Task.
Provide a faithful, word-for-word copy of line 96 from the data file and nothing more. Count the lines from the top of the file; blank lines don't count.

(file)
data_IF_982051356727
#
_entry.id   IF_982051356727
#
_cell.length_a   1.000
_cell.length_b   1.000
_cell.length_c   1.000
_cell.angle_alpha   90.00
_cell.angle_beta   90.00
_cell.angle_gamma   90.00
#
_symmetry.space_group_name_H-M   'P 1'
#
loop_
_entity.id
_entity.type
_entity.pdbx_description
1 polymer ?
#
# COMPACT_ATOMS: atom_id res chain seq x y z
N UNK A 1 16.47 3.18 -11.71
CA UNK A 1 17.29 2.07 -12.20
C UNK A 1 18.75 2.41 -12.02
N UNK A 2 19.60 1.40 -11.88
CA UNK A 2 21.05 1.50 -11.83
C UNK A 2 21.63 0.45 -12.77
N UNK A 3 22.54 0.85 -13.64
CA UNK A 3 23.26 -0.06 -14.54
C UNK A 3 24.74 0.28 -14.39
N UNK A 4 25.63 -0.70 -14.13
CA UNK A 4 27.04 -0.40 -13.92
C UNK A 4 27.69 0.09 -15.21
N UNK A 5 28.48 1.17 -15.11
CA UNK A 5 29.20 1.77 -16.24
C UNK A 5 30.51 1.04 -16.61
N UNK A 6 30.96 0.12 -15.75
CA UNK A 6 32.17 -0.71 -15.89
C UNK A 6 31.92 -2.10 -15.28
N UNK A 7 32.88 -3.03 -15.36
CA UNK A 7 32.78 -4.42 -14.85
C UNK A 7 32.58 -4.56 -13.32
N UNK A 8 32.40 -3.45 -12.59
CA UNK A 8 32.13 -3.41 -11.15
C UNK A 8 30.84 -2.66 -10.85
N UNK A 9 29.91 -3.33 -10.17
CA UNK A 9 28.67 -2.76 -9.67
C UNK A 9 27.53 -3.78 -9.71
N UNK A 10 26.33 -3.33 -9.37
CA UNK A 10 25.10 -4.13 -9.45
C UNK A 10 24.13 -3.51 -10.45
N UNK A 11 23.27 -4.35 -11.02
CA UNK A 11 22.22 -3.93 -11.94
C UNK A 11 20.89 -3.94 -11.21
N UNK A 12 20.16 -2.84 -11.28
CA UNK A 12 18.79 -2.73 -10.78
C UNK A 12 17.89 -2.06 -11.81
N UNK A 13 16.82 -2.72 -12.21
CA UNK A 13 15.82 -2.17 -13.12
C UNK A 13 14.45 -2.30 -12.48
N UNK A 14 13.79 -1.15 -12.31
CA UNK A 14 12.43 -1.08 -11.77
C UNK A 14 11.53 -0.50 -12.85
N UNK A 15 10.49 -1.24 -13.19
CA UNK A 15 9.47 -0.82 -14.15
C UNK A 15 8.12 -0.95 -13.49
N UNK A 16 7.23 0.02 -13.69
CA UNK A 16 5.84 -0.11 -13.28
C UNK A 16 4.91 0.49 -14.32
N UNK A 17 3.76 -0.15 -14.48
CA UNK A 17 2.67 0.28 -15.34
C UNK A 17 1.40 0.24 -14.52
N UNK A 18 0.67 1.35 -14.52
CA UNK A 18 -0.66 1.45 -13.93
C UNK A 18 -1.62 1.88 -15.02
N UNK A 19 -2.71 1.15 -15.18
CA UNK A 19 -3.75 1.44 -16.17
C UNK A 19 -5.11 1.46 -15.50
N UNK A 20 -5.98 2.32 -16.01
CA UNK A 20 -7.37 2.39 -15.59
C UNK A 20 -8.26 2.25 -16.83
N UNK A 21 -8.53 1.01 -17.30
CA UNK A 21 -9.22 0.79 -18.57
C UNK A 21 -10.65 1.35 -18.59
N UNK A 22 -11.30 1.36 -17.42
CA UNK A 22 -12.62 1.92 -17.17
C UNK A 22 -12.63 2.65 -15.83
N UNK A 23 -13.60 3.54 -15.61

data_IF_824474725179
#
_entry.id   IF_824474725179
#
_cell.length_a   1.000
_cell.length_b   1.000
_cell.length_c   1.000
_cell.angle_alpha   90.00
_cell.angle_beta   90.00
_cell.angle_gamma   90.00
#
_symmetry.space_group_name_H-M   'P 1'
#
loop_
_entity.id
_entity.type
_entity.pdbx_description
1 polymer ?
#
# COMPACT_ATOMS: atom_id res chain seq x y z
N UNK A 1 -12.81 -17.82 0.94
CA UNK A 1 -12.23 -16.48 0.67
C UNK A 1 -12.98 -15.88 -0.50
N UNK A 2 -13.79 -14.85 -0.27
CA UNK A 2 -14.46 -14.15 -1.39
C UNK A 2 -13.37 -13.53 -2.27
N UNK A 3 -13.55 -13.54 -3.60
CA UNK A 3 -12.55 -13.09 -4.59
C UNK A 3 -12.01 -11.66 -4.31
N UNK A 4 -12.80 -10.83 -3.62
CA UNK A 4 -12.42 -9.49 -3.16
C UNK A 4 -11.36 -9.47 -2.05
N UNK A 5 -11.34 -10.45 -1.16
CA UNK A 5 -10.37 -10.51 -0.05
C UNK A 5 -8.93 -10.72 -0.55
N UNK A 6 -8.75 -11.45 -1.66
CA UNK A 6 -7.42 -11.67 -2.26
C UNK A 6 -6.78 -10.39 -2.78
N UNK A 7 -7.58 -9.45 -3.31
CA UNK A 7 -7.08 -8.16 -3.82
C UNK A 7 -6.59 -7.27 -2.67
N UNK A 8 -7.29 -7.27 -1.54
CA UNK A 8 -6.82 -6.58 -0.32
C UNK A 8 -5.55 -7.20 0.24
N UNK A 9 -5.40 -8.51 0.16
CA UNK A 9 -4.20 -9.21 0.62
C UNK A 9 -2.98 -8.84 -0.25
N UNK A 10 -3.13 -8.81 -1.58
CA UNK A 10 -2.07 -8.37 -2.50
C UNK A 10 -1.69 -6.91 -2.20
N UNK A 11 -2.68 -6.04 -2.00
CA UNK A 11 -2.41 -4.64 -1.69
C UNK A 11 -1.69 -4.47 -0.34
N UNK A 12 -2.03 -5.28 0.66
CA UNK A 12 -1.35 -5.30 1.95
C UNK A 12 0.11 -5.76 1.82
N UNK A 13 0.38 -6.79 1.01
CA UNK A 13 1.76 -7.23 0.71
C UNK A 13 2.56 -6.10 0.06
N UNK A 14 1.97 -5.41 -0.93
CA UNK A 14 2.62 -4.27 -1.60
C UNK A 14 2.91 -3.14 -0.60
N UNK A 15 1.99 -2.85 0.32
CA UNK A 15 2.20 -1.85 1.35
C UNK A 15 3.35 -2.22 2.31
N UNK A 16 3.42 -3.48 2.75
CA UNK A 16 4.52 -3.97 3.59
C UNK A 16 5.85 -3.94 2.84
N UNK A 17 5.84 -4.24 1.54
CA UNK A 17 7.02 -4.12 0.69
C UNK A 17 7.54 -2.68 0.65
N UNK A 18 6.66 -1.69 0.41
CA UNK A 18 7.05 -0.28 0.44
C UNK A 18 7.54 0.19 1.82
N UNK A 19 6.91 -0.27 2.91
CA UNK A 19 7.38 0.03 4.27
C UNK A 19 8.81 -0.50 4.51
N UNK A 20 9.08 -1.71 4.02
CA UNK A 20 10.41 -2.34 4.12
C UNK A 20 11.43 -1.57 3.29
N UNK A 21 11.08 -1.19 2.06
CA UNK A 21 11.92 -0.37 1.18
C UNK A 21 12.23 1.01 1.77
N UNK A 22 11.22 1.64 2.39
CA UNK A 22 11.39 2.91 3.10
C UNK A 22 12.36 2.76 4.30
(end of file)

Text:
_cell.angle_beta   90.00